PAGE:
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Toyota 86 is sporty and affordable

United States

Two-seater sports cars are not typically deemed affordable. The 2017 Toyota 86 is without doubt one of the values in a category that does not make price point part of the sales pitch. It's usually all about horsepower, 0?60 speeds and exotic exterior styling. The 86 steps outside the box with its value - and its boxer engine.

The 86 is the former Scion FR-S, the coolest of the now-defunct brand that Toyota killed earlier this year. As the 86, Toyota has a really unique product, engineered in tandem with Subaru's BRZ. If you like small, sport two-doors with sleek styling and a low center of gravity, the 86 is your target with a starting price of $27,000.

The 86 has immediate impact by showing off a wide, low stance, diving roof line and big haunches. Thankfully, the rebadged Scion gets a sizable refresh. Look for reshaped LED headlamps and taillights, a wider center intake grille and aggressive front bumper.

Inside the cabin, you will find the predictably smallish spaces associated with sports cars, but it is definitely more open than others in the segment. Sure, headroom is always a concern, and the back seat is a seat in name only, though it does offer some appreciated room for reclining in the front row.

My tester delivered the comfy buckets that get you low in the car and slightly reclined in a racing position. Seats offer easy manual adjustments, and sight lines are pretty good for a sports car. Surfaces offer soft-touch plastics that are attractive and work well with the Granlux faux suede my tester provided. That suede material is really soft and adorns the dashboard and doors in a stylish approach that makes it look streamlined and cool (very important in a sports car).

The 86's control layout is a departure from that of other sports cars - and even other Toyotas - with its extremely simple and clean approach. The message is clear: This car is all about the driving experience, not bells and whistles, and that's a great feeling when you don't have distractions.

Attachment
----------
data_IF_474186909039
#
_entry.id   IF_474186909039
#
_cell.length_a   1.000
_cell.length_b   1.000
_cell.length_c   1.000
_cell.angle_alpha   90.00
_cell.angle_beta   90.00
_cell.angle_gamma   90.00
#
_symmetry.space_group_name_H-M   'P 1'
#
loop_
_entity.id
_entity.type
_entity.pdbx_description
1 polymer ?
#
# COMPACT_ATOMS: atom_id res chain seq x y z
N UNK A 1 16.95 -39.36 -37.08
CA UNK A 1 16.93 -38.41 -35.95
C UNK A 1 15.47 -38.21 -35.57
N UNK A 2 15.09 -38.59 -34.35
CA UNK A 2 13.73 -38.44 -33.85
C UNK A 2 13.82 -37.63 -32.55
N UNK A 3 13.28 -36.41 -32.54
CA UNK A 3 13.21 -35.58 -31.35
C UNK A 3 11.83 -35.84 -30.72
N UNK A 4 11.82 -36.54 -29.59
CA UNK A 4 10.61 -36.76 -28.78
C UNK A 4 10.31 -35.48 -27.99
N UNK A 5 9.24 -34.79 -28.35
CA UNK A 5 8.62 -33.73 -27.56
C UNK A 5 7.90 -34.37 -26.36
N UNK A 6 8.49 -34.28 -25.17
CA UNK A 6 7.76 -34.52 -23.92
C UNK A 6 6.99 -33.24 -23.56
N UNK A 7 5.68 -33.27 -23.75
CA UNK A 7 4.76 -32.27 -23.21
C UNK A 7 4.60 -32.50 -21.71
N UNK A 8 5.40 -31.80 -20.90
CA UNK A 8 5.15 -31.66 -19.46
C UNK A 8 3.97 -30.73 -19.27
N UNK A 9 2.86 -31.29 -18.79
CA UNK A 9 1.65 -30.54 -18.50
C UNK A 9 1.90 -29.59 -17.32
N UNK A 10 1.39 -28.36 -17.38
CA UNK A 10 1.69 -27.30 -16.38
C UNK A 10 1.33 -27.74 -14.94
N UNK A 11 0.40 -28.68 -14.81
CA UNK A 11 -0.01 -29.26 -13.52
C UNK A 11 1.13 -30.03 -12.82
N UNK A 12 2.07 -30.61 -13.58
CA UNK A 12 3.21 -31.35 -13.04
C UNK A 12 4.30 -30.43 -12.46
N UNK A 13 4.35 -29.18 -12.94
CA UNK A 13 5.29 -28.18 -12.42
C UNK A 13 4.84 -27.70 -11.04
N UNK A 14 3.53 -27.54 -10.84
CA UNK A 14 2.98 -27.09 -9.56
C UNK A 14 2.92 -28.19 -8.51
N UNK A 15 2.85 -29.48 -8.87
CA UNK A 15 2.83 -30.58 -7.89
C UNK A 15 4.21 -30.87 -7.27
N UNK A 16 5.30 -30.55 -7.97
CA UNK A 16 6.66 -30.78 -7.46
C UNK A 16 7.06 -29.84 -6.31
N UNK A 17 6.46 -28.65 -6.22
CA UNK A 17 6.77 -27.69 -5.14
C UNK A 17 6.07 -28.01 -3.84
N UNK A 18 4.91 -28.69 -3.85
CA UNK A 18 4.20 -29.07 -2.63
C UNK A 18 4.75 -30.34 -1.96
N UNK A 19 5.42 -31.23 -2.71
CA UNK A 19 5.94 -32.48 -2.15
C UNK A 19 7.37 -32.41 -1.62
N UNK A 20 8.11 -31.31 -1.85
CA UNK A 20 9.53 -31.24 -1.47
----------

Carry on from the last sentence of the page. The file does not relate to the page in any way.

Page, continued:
As you might think, room is at a premium in the 86. Doors offer narrow cubbies for storage, and a double cup holder can be moved back to open up the center console area. A small slot in the bottom of the center stack has space for a cell phone.

Look for a 7-inch infotainment screen as the centerpiece with all the knobs and controls right beside it. It's easy to use and intuitive to operate. Look for the climate control knobs right below with equally easy reach and operation. Trunk space is 6.9 cubic feet - not much, but it does accommodate the necessities.

Braking assistance software is standard, and it helps bring the 86 to a stop, though there is no front crash prevention tech. There were no blind spot monitor, lane departure or cross-traffic system alerts, which could have been really useful.

When Toyota took ownership of the Scion, it upped the horsepower to 205, and torque from 151 pound-feet to 156. That may not seem like a lot of a tweak, but with a feather-light car like the 86, it can really make an impact.

The 86 holds true to sporty coupe traditions by offering a six-speed manual as well as a six-speed automatic transmission. My tester had the automatic with paddle shifters on the wheel that added a fun factor to the driving experience. A Snow and Sport driving mode changes suspension and other physical drive characteristics. Fuel economy, if it matters, is 24 mpg city/32 highway/27 combined.

For me, the Toyota 86 has its biggest appeal for driving enthusiasts. But the second appeal may just be the one that is more important: the sports coupe from Toyota is really fun and really affordable.

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